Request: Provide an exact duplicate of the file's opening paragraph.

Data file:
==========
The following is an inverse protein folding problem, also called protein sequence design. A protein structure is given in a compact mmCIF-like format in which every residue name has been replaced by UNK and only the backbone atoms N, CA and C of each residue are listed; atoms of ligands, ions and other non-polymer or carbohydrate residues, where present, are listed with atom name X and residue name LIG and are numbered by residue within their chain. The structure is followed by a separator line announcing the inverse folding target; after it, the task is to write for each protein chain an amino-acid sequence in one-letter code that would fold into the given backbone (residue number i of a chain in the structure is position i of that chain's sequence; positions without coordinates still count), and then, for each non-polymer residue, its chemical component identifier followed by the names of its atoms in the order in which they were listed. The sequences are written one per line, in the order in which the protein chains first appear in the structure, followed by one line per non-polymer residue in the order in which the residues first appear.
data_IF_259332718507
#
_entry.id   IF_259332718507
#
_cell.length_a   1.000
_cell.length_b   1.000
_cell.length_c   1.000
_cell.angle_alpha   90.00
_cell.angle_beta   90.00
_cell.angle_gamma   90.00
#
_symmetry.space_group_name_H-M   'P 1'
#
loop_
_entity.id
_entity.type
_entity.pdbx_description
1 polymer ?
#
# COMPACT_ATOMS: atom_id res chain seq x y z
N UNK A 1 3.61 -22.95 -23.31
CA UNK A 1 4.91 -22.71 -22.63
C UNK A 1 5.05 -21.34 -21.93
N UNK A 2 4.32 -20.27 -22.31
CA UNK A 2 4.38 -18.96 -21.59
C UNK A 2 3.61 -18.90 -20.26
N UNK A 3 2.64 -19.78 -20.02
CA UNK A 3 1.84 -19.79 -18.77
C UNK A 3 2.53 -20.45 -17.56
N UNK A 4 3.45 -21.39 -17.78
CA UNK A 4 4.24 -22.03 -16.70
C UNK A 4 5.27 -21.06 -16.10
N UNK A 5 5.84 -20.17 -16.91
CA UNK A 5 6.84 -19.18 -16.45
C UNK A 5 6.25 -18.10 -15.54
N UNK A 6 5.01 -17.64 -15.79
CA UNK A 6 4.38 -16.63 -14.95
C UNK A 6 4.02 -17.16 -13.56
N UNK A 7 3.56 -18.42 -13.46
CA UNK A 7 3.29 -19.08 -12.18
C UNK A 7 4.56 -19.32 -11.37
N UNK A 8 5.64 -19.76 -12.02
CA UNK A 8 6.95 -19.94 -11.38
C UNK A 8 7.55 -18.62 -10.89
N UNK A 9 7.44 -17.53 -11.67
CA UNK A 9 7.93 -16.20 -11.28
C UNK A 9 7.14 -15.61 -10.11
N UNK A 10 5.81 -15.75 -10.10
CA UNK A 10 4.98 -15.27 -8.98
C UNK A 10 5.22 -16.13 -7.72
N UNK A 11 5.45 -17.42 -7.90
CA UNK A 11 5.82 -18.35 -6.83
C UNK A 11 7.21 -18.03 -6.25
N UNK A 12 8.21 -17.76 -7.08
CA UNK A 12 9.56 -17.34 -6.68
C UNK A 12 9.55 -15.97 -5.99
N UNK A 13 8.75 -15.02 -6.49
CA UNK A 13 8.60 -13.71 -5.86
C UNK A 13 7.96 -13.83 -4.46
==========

The following is an inverse protein folding problem, also called protein sequence design. A protein structure is given in a compact mmCIF-like format in which every residue name has been replaced by UNK and only the backbone atoms N, CA and C of each residue are listed; atoms of ligands, ions and other non-polymer or carbohydrate residues, where present, are listed with atom name X and residue name LIG and are numbered by residue within their chain. The structure is followed by a separator line announcing the inverse folding target; after it, the task is to write for each protein chain an amino-acid sequence in one-letter code that would fold into the given backbone (residue number i of a chain in the structure is position i of that chain's sequence; positions without coordinates still count), and then, for each non-polymer residue, its chemical component identifier followed by the names of its atoms in the order in which they were listed. The sequences are written one per line, in the order in which the protein chains first appear in the structure, followed by one line per non-polymer residue in the order in which the residues first appear.